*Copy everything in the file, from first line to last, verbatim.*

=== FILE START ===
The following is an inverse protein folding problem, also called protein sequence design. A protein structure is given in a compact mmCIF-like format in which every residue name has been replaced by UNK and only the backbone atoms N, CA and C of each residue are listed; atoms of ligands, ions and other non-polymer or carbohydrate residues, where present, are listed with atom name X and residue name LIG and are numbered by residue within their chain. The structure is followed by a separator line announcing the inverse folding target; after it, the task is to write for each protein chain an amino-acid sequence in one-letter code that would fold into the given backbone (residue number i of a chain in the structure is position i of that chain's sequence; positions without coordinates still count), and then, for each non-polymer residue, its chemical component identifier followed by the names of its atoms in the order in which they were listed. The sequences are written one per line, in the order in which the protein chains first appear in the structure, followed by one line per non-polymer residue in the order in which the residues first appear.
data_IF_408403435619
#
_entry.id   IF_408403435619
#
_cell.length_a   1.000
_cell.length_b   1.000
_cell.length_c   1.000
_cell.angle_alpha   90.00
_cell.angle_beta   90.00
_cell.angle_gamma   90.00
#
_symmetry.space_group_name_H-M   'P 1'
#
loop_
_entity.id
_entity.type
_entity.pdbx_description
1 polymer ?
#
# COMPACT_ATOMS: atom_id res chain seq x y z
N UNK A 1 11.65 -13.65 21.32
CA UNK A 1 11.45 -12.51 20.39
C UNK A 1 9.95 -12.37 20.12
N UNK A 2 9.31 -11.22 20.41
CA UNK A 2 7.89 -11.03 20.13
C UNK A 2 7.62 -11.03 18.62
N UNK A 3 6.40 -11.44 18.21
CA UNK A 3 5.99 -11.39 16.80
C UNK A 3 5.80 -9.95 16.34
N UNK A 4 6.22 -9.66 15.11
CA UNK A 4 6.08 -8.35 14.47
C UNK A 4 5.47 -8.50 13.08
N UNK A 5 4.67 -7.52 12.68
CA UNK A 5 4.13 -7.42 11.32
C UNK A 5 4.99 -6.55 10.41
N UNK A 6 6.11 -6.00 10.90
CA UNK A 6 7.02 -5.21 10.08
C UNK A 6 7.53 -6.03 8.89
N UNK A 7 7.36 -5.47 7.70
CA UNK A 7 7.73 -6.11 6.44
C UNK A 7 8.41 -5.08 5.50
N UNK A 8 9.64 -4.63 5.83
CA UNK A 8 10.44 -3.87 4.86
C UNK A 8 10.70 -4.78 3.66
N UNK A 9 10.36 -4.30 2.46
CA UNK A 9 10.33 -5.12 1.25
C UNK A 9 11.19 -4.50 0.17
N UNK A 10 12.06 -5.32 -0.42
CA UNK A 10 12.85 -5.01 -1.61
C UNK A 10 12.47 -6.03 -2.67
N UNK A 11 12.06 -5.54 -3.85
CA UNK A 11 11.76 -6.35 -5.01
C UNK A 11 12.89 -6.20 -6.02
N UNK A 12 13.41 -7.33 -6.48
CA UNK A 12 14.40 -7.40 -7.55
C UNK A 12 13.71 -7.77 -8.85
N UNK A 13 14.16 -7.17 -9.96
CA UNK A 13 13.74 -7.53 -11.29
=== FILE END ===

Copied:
The following is an inverse protein folding problem, also called protein sequence design. A protein structure is given in a compact mmCIF-like format in which every residue name has been replaced by UNK and only the backbone atoms N, CA and C of each residue are listed; atoms of ligands, ions and other non-polymer or carbohydrate residues, where present, are listed with atom name X and residue name LIG and are numbered by residue within their chain. The structure is followed by a separator line announcing the inverse folding target; after it, the task is to write for each protein chain an amino-acid sequence in one-letter code that would fold into the given backbone (residue number i of a chain in the structure is position i of that chain's sequence; positions without coordinates still count), and then, for each non-polymer residue, its chemical component identifier followed by the names of its atoms in the order in which they were listed. The sequences are written one per line, in the order in which the protein chains first appear in the structure, followed by one line per non-polymer residue in the order in which the residues first appear.
data_IF_408403435619
#
_entry.id   IF_408403435619
#
_cell.length_a   1.000
_cell.length_b   1.000
_cell.length_c   1.000
_cell.angle_alpha   90.00
_cell.angle_beta   90.00
_cell.angle_gamma   90.00
#
_symmetry.space_group_name_H-M   'P 1'
#
loop_
_entity.id
_entity.type
_entity.pdbx_description
1 polymer ?
#
# COMPACT_ATOMS: atom_id res chain seq x y z
N UNK A 1 11.65 -13.65 21.32
CA UNK A 1 11.45 -12.51 20.39
C UNK A 1 9.95 -12.37 20.12
N UNK A 2 9.31 -11.22 20.41
CA UNK A 2 7.89 -11.03 20.13
C UNK A 2 7.62 -11.03 18.62
N UNK A 3 6.40 -11.44 18.21
CA UNK A 3 5.99 -11.39 16.80
C UNK A 3 5.80 -9.95 16.34
N UNK A 4 6.22 -9.66 15.11
CA UNK A 4 6.08 -8.35 14.47
C UNK A 4 5.47 -8.50 13.08
N UNK A 5 4.67 -7.52 12.68
CA UNK A 5 4.13 -7.42 11.32
C UNK A 5 4.99 -6.55 10.41
N UNK A 6 6.11 -6.00 10.90
CA UNK A 6 7.02 -5.21 10.08
C UNK A 6 7.53 -6.03 8.89
N UNK A 7 7.36 -5.47 7.70
CA UNK A 7 7.73 -6.11 6.44
C UNK A 7 8.41 -5.08 5.50
N UNK A 8 9.64 -4.63 5.83
CA UNK A 8 10.44 -3.87 4.86
C UNK A 8 10.70 -4.78 3.66
N UNK A 9 10.36 -4.30 2.46
CA UNK A 9 10.33 -5.12 1.25
C UNK A 9 11.19 -4.50 0.17
N UNK A 10 12.06 -5.32 -0.42
CA UNK A 10 12.85 -5.01 -1.61
C UNK A 10 12.47 -6.03 -2.67
N UNK A 11 12.06 -5.54 -3.85
CA UNK A 11 11.76 -6.35 -5.01
C UNK A 11 12.89 -6.20 -6.02
N UNK A 12 13.41 -7.33 -6.48
CA UNK A 12 14.40 -7.40 -7.55
C UNK A 12 13.71 -7.77 -8.85
N UNK A 13 14.16 -7.17 -9.96
CA UNK A 13 13.74 -7.53 -11.29